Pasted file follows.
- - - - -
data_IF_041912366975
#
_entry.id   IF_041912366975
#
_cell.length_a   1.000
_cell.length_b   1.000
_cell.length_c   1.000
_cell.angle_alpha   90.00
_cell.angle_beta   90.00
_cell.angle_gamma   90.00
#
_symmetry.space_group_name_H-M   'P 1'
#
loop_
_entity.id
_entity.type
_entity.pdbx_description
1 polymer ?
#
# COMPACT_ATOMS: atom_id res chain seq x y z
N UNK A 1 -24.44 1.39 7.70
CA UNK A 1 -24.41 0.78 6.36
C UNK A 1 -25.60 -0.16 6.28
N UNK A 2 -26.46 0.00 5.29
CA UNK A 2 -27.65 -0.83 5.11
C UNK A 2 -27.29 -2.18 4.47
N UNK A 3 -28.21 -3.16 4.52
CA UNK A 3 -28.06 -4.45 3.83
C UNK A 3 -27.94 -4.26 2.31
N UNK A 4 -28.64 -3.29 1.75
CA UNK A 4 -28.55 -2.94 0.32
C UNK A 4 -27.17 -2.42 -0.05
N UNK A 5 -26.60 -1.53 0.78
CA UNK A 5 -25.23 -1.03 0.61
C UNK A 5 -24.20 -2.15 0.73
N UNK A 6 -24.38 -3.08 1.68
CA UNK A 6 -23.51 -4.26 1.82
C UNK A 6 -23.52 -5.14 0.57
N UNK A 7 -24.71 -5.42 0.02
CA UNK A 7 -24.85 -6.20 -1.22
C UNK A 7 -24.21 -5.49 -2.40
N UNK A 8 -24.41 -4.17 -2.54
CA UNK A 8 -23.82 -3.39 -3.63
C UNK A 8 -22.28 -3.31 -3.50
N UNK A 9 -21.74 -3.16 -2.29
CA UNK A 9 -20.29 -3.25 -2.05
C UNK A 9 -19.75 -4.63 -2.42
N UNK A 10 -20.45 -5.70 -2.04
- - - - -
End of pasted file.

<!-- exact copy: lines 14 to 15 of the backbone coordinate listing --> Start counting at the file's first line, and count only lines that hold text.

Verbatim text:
loop_
_entity.id